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California school funding proposition campaign goes negative on Brown's measure

October 9, 2012 12:00:00 AM PDT
The gloves are coming off in the battle over spending cuts in California. Governor Jerry Brown is asking voters to approve Proposition 30 to restore funding to schools. Supporters of Proposition 38 are now fighting back with a new attack ad.

Just Monday, Democrats begged the Proposition 38 campaign to avoid going negative, but those calls were ignored.

With Proposition 38 behind in the polls, wealthy civil rights attorney Molly Munger launched a new attack ad slamming competing tax measure Proposition 30 pushed by Governor Brown that also funds public education through an income tax hike.

The ad shows Brown's proposal may claim to fund schools, but the money will probably be raided through the back door by politicians.

Molly's brother, Charles Munger, is also funding a separate multi-million dollar anti-Prop. 30 campaign.

Brown's campaign staff did not want this to happen. In fact, pro-Prop. 30 ads have thus far stayed positive.

"I think what the Mungers have done is taken their eye off the ball," said Mike Roth, Yes on Proposition 30. "This is no longer obviously about students and our future and funding our schools. This is about winning to them."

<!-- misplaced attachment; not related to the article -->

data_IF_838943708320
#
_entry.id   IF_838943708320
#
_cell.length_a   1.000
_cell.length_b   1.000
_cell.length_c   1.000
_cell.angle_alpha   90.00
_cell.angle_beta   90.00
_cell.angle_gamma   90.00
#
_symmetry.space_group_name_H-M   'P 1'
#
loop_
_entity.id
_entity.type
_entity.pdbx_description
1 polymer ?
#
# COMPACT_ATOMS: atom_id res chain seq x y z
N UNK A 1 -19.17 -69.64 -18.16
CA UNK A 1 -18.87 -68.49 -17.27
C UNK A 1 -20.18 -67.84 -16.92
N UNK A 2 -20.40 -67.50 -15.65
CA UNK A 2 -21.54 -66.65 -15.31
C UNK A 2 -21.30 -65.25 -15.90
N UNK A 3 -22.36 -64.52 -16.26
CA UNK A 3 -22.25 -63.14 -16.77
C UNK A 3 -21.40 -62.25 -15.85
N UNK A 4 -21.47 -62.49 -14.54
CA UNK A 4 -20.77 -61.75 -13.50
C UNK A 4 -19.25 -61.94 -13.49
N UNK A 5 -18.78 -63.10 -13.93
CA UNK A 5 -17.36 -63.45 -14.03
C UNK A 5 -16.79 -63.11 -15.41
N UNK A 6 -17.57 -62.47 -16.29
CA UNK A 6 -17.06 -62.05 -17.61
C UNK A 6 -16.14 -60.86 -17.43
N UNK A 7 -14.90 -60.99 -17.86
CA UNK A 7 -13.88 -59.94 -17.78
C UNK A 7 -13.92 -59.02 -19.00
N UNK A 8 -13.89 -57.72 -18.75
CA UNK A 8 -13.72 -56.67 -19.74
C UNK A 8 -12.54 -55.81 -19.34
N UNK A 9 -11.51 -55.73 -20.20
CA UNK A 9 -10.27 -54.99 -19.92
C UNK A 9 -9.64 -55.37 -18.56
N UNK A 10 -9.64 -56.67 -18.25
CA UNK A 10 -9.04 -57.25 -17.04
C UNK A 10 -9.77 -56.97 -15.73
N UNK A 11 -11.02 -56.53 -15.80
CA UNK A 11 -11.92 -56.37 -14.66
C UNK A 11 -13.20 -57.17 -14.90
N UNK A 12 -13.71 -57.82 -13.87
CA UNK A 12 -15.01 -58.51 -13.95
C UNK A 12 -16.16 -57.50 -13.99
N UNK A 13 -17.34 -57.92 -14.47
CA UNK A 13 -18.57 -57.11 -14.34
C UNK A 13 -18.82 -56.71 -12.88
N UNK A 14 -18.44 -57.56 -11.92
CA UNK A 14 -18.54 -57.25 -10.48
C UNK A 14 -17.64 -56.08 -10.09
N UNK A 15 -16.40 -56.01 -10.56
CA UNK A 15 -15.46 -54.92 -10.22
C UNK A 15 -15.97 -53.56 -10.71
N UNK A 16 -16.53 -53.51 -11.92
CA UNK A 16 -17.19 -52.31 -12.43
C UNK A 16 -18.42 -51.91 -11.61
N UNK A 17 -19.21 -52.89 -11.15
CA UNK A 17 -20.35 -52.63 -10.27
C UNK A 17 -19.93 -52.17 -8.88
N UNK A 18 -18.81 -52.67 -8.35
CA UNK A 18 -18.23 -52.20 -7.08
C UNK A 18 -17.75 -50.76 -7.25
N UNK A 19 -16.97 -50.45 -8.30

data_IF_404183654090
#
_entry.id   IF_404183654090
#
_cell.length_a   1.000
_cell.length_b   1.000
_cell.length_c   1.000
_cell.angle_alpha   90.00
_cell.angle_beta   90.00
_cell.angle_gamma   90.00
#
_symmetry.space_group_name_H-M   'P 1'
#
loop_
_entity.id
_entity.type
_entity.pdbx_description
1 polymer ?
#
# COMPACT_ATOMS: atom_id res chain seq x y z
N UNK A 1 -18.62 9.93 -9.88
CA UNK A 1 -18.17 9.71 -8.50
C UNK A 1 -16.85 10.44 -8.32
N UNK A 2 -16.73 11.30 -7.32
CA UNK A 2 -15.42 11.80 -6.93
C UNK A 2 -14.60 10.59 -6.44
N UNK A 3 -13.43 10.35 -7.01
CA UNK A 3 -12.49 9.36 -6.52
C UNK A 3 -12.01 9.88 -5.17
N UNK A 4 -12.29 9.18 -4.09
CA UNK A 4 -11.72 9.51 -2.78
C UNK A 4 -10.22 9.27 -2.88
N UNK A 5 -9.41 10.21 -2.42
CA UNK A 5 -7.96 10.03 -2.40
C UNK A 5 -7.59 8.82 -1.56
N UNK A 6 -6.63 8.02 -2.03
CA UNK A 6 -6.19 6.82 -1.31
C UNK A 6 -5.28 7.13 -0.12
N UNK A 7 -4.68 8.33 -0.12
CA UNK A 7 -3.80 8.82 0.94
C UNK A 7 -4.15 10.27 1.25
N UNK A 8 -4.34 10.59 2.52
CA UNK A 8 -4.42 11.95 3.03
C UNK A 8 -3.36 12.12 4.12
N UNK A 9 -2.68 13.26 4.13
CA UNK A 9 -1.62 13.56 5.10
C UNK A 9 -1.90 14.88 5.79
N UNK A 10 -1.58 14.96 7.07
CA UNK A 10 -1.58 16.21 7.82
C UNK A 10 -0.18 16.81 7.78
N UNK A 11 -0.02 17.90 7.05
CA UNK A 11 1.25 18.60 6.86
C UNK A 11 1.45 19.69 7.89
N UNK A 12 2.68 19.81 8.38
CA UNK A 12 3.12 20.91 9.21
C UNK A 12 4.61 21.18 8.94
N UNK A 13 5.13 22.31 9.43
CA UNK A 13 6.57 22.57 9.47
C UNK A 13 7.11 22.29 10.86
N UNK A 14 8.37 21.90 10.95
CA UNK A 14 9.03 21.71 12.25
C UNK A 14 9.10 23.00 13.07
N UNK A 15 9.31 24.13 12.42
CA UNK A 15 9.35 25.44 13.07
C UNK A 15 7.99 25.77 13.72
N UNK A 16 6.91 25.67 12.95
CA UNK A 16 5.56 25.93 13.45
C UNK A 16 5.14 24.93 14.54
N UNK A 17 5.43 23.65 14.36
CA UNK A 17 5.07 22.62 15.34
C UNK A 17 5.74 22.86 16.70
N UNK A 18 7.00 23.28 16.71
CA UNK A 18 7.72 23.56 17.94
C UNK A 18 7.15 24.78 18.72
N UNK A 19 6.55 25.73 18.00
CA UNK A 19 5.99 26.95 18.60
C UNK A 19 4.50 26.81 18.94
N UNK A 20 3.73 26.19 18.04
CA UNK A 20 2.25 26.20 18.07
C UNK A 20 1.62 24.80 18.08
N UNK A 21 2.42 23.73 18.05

Munger's campaign did not return repeated calls and emails, but in the past the campaign has said her proposal to raise the income tax on a sliding scale is better. Molly Munger has invested $31 million of her own money so far to get voters to agree.

"We think the governor doesn't have as good an idea this year as we do," said Molly Munger on February 6.

Brown's campaign did not want to reveal its next strategy, but typically in politics you can't let an negative ad go unanswered.

"What we have here is a civil war," said Steve Maviglio, a Democratic strategist not affiliated with either campaign. Maviglio says both initiatives want to help schools with more money, but may end up doing the opposite.

"At the end of the day, a negative ad really doesn't help either campaign," said Maviglio. "It usually brings both down. So that could mean neither of them pass, which is the worst-case scenario for our schools."

The stakes are definitely high. If both measures pass, the one with the most votes goes into effect.


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